When the Detroit Music Awards arrive this weekend, the show will mark its third straight year as an online-only program. And it’s possible that will become the permanent status for the long-running event.
The 31st edition of the DMAs will roll out at 8 p.m. Sunday, this time on the streaming service Mandolin, which launched two years ago and quickly became an industry leader.
The 75-minute, prerecorded program will include performances by Greta Van Fleet, classically trained crossover pianist BLKBOK, rising rock band Mac Saturn and country songwriting phenom J.T. Harding. Also featured will be the inaugural performance of Johnny Bee & the Murder Hornets, a gospel tribute to Aretha Franklin’s “Amazing Grace” album and a clip from the cast of “Ain’t Too Proud,” the Temptations musical that hits the Fisher Theater this August.
Award presenters are under wraps, but if the past two years are any indication, the lineup could include names from across Detroit’s music, culture and sports worlds.
Access to the streaming program is $5, with a portion of proceeds earmarked for Music Saves UA, a humanitarian project launched by the All-Ukrainian Association of Music Events. Ticket buyers have an option to increase their donation upon purchase.
Having gone virtual in 2020 — a stream hastily arranged during the early pandemic shutdown — the DMAs stuck with the format last spring, as its longtime Fillmore Detroit home remained sidelined.
The success of those digital shows has organizers “in discussions” to stick with online-only going forward, says entertainment attorney Howard Hertz, president of the Detroit Music Awards Foundation. While the DMAs would continue to stage regular artist showcases and other events on the year-round calendar, it would mean the end of the annual spring ceremony at the Fillmore.
“The advantage of virtual is we’re spreading the word and getting people tuning in from literally all over the world,” says Hertz. “That’s a benefit to the artists and to the city by exposing Detroit music to more and more people.”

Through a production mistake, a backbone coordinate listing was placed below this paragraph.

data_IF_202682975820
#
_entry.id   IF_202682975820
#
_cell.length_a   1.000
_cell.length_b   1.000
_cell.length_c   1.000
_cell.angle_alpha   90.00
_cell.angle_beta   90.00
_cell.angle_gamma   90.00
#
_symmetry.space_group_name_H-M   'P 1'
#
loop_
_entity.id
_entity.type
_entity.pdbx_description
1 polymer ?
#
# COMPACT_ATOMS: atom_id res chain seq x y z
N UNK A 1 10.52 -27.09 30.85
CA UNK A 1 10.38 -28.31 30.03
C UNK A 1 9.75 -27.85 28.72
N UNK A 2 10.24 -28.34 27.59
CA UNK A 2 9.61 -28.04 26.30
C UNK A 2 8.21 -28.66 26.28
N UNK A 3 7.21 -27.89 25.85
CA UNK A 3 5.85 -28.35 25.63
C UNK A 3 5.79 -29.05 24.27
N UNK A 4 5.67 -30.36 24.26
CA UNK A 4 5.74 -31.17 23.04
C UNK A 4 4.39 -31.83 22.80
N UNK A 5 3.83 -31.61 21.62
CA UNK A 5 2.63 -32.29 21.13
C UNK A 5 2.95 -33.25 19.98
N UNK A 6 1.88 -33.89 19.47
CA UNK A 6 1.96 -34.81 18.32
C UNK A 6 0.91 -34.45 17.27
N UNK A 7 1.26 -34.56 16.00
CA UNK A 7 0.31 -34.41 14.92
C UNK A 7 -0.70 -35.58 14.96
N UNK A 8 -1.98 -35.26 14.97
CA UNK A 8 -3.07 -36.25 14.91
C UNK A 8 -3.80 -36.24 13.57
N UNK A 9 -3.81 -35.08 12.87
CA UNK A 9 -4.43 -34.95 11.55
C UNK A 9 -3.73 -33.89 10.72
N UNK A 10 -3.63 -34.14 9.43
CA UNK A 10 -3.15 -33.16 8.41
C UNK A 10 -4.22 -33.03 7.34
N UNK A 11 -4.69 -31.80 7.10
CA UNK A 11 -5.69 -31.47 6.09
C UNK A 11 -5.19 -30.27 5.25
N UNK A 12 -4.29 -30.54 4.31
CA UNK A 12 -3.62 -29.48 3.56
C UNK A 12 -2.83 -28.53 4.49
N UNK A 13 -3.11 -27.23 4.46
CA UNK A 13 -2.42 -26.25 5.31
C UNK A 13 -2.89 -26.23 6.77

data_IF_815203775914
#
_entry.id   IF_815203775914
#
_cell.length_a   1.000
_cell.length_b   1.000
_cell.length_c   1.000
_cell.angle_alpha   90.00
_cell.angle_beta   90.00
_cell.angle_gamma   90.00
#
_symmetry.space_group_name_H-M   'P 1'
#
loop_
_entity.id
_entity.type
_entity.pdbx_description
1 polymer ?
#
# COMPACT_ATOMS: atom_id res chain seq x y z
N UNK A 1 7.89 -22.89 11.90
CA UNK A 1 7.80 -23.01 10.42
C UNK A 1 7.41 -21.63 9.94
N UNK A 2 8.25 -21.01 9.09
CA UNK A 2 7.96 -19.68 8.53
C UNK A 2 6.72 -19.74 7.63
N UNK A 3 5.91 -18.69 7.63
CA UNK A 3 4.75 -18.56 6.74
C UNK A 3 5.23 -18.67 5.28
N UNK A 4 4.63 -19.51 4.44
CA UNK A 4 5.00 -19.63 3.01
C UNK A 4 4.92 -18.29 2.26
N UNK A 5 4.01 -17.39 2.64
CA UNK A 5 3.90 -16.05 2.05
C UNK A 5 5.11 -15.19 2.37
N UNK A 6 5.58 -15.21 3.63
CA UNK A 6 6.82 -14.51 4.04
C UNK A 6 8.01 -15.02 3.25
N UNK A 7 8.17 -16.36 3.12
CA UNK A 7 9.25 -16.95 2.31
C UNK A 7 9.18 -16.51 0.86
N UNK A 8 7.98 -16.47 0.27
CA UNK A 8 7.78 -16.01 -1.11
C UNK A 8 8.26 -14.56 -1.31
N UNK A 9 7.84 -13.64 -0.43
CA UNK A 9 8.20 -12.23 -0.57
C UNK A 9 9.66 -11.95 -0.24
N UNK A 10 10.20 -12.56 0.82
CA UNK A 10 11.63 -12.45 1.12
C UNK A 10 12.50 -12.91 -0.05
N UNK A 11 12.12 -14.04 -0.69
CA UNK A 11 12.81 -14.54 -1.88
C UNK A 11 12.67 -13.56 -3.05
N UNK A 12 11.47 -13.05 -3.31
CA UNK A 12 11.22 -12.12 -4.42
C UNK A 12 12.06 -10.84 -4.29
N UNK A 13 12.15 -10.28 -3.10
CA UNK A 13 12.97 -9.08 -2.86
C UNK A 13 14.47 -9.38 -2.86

This year brings another notable DMAs change, in line with moves made by the Grammys: The number of award categories has been reduced to 50, down from 70-plus in recent years, with some fields now combined. And the nominees count in many categories has dramatically expanded — now up to a dozen in some cases.
“We’re not eliminating anyone,” says Hertz. “We’ve just changed the way it’s arranged. It’s another opportunity for younger artists, by expanding the number who can make it to final round.”
Multiple nominees this year include Jill Jack (six), Tino Gross (four) and Laith Al-Saadi (three). In the national categories, contenders include a host of heavyweight names, including Eminem, Jack White, Stevie Wonder and Big Sean.
Winners are the culmination of a three-phase process that includes two rounds of voting by the music professionals who are active members of the DMAs organization.
The move to Mandolin, meanwhile, promises to be a boon for the virtual show. The service, which made a timely debut early in the pandemic, has become a bustling, genre-spanning hub of live music. It won best streaming platform at last year’s Pollstar Awards.
The DMAs made the jump after mixed results webcasting on social media: While the organization secured all its assorted song-licensing rights ahead of airing, that didn’t stop the copyright robots of Facebook and YouTube from cutting off the show at times.
“That’s one of the reasons we went to Mandolin — it’s a private service that won’t be controlled by YouTube or Facebook searching for (ostensible) copyright violations,” says Hertz. “We had to look for a way that’s cleaner and safer. This will remedy those concerns.”
Contact Detroit Free Press music writer Brian McCollum: 313-223-4450 or firstname.lastname@example.org.
8 p.m. Sun.
Detroit Music Awards online afterparty
9:15 p.m. Sun.